Center for Earthquake Engineering Simulation
Director: Ricardo Dobry
Associate Director: Tarek Abdoun
Associate Director for Training and Outreach: Thomas Zimmie
The Center for Earthquake Engineering Simulation (CEES) is part of NEES (Network for Earthquake Engineering Simulation) and NSF initiative aimed at revolutionizing earthquake engineering research in the United States. NEES has merged experimental laboratory and field research with analytical simulations at a number of university facilities, electronically linking them into a national Collaboratory. Today, it includes 14 experimental sites or “nodes” plus the NEEScomm that is located at Purdue University. NEES provides open access to the 14 sites by allocating research time at the facilities while leading training, education, and outreach activities and establishing ties with U.S. and international partners. Rensselaer is a node in NEES and provides access to the campus-based 150-g ton geotechnical centrifuge facility. CEES is a multi-disciplinary research center committed to providing researchers a state-of-the-art facility to conduct analytical, experimental, analytical-experimental, and multi-disciplinary research. The facility is a multi-hazard mitigation site with a capability to support research for mitigation of other natural hazards. The facility is now a home to tele-participation tools, including state-of-the-art telecontrol and teleconference rooms. The CEES center is also home to a 2-directional earthquake simulator, 2-degrees of freedom and 4-degrees of freedom in-flight robots and state-of-the-art Data Acquisition (DAQ) software.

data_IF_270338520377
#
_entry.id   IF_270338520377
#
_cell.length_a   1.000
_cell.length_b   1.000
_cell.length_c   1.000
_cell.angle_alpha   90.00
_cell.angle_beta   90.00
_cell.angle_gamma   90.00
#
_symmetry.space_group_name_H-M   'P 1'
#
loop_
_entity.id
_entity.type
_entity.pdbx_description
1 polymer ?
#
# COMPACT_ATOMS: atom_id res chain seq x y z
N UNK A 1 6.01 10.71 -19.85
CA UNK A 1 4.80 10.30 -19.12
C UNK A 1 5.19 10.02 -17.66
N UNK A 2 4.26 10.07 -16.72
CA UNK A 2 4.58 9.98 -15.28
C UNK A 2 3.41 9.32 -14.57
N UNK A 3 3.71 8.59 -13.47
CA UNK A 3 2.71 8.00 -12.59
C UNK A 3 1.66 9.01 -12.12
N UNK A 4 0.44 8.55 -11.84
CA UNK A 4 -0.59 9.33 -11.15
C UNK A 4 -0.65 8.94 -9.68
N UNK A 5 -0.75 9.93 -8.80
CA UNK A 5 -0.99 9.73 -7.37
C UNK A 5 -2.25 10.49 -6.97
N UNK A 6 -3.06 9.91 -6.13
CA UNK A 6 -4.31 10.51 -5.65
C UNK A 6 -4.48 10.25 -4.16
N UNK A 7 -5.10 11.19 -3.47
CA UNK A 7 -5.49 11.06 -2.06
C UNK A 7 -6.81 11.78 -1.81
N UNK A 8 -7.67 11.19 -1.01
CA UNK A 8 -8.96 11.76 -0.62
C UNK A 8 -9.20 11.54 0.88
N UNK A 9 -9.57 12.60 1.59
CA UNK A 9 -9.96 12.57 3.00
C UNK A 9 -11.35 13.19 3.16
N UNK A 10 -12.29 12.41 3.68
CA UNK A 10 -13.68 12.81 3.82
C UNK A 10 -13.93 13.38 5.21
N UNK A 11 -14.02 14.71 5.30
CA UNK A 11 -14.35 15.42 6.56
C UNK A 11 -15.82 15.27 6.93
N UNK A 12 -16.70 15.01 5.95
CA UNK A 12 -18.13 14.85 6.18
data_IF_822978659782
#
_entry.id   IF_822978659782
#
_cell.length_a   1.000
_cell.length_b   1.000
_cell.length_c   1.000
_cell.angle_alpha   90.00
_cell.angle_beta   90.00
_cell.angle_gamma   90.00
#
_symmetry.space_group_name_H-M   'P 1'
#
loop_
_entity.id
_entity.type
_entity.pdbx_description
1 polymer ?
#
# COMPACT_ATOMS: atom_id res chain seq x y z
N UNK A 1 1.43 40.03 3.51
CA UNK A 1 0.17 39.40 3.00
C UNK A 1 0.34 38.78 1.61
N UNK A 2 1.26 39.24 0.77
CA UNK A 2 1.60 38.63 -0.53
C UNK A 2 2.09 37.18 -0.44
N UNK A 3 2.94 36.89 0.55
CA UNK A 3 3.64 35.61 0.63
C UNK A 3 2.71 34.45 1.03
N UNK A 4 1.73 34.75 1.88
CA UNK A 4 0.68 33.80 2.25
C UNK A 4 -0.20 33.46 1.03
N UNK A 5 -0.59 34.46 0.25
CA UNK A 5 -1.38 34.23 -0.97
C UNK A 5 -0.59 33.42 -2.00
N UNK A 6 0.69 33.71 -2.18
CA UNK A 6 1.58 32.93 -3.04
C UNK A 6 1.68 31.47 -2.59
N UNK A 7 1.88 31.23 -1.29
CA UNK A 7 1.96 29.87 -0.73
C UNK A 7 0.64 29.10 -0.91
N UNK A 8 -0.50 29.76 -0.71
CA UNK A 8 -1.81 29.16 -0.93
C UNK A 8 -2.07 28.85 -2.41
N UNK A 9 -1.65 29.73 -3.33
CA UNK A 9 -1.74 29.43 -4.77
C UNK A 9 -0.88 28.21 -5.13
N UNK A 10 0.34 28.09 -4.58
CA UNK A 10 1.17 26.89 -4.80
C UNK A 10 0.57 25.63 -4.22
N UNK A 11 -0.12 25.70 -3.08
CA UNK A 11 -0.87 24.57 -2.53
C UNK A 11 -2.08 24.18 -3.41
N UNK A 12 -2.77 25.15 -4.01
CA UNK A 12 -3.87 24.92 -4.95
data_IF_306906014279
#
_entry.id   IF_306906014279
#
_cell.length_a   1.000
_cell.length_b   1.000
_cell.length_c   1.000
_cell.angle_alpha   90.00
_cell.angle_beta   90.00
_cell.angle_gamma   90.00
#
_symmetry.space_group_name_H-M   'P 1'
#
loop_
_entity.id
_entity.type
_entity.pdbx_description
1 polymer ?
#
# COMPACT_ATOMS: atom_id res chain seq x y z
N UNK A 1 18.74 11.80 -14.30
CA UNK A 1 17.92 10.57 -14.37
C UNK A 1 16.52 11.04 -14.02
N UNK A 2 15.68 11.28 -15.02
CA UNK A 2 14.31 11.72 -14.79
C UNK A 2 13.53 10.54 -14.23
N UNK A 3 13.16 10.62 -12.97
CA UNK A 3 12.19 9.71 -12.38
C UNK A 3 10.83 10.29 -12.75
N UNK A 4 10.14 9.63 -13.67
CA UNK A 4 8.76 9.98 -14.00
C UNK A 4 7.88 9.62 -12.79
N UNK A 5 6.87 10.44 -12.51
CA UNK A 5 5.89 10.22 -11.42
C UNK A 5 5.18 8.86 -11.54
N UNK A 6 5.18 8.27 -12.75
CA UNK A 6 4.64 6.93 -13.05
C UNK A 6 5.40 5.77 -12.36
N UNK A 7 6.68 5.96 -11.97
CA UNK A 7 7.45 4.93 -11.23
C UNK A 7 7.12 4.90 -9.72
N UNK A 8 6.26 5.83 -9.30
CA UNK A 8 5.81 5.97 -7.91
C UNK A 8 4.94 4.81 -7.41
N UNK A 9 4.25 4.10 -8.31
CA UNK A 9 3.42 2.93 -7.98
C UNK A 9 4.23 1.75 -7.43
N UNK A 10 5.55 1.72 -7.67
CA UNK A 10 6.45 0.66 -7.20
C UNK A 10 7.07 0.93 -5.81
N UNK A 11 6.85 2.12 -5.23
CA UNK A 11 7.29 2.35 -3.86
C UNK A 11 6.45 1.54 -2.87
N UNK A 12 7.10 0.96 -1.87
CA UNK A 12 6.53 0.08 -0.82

As part of a 10-year initiative that started in October of 2004, NEES facilities will be used in innovative earthquake research, including use of CEES by Rensselaer faculty and outside researchers working on campus, or via tele-participation tools. Since 2004, NEES@RPI has participated in over 24 major research projects for both NEES and industrial users, which focus on:
- the seismic response of pile foundations to liquefaction,
- the effect of blasting on tunnels and earth embankments,
- the centrifuge modeling of levees, retaining walls, tailings dams, slopes, and offshore structures,
- the development of advanced sensors and tools for centrifuge and existing in-flight robots,
- the numerical modeling and analysis of buildings subjected to seismic loads, and
- field monitoring and assessing of levee and flood-control infrastructure system.
Affiliated Faculty: T. Abdoun, R. Dobry, M. O’Rourke, I. Sasanakul, M. Symans, B. Yazici, M. Zeghal, T. Zimmie, V. Bennett